Creating an inclusive culture where people are allowed to be themselves encourages collaboration, and through collaboration we find stronger, more productive and highly successful teams. Acknowledging diversity continues the behaviour of inclusivity, and facilitating collaboration by structuring your teams so that there is a diverse range of personalities will give your teams the opportunity to create something truly outstanding.

Organisations perform better with happy employees

Organisations are not entities in and of themselves. When we hear statements like “The organisation is changing direction” or “This organisation is failing” what we’re actually being told is that individuals within an organisation are attributing to these things. The “organisation” is actually the sum of all the employees. So, it stands to reason that if the employees are happy the “organisation” will reflect this in its success.

Wellbeing in the workplace is integral to employee happiness, and more organisations are beginning to recognise the value in understanding how to increase the wellbeing of people at work. We find that by focussing on employee wellbeing we will see an increase in productivity as well as the quality of work being completed. Morale goes up while attrition rates go down and you’ll also be gaining the interest of quality candidates and new recruits.

When HR becomes a positive in the workplace

As an employee, having to go see HR has typically been a negative experience. Not anymore! Implementing employee wellbeing into your HR strategy is a great way to reduce absenteeism and the overall stress your employees experience.

Adopt programs such as:
– Employee Assistance Program
– Flexible Working arrangements
– Healthy lifestyles at work i.e. free fruit, yoga/meditation classes
– Social functions

Knowing how your employees are feeling is part and parcel of ensuring their workplace wellbeing, one effective way to do this is by conducting employee surveys. Surveying your employees not only gives you an overview of how happy they are it also gives them an opportunity to tell you how to make them happy. You’ll find your employees are more engaged and enjoying work when they feel included in your companies strategies. Plus they’re a fantastic measure as to how your business is travelling. Remember, happy employee – happy organisation.

Unconscious bias in the workplace

You’ve probably heard the term “unconscious bias” and are aware that it is perceived to be a negative aspect inherent in old-school business mentality. What it really pertains to is an individual’s response to identity. However, it’s not so clear-cut as to say “Men have an unconscious bias towards women in the workplace” or that “whites have an unconscious bias towards non-whites”.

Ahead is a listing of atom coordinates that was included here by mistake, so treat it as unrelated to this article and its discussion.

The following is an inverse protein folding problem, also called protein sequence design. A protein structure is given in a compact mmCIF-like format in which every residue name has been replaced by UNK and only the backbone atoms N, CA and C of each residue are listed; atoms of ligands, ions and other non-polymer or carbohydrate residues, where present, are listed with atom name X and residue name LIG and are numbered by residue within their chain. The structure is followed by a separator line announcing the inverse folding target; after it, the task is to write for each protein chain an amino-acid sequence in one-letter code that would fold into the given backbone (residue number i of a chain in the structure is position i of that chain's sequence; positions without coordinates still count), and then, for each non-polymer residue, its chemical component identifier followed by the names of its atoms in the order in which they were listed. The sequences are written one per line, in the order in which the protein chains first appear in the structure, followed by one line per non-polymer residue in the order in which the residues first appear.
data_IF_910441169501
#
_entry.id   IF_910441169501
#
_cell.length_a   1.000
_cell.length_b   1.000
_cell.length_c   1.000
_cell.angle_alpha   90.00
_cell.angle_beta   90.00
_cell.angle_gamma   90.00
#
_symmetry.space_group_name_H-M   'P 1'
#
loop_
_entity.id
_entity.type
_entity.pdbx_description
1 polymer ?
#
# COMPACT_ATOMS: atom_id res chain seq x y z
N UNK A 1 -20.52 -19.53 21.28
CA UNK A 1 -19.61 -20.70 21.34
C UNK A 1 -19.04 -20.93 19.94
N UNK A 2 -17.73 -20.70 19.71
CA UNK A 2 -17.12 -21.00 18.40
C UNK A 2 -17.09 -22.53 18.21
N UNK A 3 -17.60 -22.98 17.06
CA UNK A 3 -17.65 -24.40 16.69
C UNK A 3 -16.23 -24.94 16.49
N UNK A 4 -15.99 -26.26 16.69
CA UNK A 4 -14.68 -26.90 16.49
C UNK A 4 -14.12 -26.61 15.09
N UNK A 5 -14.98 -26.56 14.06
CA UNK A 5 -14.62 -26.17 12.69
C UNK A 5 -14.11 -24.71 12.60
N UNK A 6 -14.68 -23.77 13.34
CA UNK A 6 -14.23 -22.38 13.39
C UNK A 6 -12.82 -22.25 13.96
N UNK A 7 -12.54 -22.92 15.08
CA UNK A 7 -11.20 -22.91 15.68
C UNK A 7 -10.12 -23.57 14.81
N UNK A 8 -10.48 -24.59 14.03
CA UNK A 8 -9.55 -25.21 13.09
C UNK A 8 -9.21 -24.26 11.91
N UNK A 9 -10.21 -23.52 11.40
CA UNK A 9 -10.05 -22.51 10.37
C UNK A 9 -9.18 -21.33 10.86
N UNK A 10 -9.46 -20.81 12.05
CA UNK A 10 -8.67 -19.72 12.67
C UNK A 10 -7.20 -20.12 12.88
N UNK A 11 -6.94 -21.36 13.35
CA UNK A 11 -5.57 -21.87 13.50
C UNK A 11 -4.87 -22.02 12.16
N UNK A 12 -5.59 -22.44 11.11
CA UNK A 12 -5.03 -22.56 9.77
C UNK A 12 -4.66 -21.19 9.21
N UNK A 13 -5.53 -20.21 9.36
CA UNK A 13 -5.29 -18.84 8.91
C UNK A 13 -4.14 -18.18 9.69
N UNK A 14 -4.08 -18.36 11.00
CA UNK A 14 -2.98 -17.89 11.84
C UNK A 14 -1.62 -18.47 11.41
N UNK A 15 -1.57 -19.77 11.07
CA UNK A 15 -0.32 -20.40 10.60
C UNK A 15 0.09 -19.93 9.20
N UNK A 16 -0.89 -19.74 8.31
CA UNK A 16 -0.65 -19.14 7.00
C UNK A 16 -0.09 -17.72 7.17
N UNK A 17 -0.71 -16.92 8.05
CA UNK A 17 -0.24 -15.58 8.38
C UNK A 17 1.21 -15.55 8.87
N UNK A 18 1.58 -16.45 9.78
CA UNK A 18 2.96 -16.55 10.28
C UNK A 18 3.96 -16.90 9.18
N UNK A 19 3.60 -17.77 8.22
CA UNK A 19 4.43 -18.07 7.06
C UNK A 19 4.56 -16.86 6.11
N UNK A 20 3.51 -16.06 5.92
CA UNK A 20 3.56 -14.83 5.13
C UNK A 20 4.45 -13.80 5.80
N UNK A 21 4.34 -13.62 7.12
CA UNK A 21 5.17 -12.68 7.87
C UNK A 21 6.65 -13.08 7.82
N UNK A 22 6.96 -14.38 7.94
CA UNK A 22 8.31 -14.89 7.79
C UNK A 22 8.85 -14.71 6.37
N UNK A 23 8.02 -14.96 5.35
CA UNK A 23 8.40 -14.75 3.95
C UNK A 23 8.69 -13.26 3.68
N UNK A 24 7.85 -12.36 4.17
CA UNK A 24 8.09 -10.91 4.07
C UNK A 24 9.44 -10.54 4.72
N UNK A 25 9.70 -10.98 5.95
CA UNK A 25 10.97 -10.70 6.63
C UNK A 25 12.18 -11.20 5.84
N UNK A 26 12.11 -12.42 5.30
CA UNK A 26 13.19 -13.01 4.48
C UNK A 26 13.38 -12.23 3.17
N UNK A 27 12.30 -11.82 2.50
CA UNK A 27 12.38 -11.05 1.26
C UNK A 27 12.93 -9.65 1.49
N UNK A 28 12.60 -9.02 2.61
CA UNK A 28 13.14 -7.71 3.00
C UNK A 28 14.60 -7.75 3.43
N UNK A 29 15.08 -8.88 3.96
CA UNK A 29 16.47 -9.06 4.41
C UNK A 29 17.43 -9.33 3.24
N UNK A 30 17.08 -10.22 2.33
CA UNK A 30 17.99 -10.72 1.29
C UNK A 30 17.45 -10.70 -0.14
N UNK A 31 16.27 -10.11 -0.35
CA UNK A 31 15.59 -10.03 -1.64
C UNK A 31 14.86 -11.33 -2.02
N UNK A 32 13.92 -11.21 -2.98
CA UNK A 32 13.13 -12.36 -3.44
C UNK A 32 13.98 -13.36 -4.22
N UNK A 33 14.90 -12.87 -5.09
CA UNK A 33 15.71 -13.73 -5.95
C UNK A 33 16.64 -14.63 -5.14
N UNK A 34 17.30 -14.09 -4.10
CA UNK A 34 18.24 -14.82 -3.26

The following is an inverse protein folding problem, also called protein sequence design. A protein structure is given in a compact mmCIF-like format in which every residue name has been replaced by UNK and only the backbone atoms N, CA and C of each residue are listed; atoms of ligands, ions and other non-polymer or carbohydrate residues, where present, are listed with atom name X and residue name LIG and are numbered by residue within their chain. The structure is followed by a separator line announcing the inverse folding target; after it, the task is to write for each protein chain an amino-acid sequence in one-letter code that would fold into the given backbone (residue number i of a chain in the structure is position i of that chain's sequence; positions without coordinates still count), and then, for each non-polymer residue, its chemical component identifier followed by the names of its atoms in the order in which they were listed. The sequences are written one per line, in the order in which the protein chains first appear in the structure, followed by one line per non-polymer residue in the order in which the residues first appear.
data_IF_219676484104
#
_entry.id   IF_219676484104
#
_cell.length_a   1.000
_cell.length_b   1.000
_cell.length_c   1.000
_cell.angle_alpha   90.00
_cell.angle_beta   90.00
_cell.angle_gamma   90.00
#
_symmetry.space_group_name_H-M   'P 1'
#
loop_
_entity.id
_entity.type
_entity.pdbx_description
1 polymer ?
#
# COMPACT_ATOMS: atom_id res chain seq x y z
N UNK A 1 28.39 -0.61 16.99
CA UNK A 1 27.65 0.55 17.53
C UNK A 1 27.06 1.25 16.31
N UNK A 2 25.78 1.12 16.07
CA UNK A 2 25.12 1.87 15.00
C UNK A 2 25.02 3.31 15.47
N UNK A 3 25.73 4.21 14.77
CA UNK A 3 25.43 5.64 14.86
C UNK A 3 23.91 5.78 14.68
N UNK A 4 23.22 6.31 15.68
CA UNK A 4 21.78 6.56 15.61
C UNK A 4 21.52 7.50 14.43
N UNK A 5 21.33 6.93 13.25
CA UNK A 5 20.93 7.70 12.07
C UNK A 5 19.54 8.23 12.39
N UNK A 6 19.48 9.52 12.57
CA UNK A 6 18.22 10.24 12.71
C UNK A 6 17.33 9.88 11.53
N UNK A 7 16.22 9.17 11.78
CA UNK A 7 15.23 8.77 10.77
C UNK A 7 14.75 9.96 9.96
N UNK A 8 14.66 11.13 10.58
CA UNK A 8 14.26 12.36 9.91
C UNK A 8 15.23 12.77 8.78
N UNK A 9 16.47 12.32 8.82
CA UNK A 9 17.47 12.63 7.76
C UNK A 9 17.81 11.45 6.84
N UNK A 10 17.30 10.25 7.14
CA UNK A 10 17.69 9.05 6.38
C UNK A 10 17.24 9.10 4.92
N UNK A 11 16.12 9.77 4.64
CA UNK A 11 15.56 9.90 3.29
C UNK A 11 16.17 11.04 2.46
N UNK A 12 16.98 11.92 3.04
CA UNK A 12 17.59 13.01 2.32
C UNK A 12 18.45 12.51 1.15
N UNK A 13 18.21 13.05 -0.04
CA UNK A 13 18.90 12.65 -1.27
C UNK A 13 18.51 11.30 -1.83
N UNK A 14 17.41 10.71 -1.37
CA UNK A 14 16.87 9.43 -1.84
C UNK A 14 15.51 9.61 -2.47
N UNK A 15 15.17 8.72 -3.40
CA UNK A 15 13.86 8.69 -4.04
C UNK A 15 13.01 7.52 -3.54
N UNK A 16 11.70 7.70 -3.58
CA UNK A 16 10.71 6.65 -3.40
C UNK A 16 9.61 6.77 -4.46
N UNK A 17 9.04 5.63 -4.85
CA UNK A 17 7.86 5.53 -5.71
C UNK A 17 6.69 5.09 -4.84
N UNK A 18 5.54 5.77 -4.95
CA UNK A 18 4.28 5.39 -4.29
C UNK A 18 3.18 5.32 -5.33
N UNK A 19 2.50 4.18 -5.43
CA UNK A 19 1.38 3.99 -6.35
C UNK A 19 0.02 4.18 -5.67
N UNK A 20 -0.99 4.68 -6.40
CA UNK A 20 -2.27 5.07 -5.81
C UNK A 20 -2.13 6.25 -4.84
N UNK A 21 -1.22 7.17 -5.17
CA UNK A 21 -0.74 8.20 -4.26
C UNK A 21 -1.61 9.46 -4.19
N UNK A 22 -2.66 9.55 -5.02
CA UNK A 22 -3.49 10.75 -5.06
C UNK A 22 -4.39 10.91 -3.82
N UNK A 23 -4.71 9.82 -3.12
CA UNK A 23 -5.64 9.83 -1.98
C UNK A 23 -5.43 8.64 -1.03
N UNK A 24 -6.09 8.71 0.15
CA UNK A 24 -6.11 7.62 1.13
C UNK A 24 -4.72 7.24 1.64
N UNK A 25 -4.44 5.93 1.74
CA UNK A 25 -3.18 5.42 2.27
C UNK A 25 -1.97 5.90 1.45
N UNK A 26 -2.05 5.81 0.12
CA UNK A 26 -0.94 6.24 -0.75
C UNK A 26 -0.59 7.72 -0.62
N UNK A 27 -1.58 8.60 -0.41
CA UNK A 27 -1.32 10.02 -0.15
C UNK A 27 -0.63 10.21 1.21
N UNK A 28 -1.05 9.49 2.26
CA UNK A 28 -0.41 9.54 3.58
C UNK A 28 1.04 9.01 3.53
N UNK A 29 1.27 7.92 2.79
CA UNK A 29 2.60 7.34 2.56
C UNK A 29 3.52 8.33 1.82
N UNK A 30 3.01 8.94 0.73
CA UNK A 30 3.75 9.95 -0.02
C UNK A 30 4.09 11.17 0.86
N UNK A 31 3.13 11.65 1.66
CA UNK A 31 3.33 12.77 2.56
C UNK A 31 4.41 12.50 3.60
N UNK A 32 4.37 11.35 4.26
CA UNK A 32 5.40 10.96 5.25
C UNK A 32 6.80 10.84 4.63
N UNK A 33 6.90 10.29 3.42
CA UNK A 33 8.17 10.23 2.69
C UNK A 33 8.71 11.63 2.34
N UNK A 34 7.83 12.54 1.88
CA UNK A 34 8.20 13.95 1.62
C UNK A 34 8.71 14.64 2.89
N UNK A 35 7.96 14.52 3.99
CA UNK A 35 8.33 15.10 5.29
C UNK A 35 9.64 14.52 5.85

What studies have found is that your own personal experiences influence your response to the people around you. If you have had a negative experience with men or women, you will unconsciously hold a bias towards them, and this goes for any category of person you can think of. If enough negative experiences have occurred, naturally you will chose to refrain from engaging with people who are similarly categorised with those who a negative experience has been had.

Another type of unconscious bias is a phenomena called “In-group Preference”. It simply means that an individual will choose those like themselves over those who are obviously quite different. We see this most often in relationship pairing and close friend groups. Think about your close friends, are they all similar in at least one respect?

Emily’s work clique experience

Emily’s new team is made up of ten girls and ten guys. While her manager considers the team to be adequately diverse, there are obvious cliques forming within the team and this has been a source of misery for Emily at work and during work socials.

A small group of the girls are very close, they all went to university together and they hang out after work and on the weekends. The guys have their own small clique too, with those really into their sports enjoying conversation that not everyone can get involved in.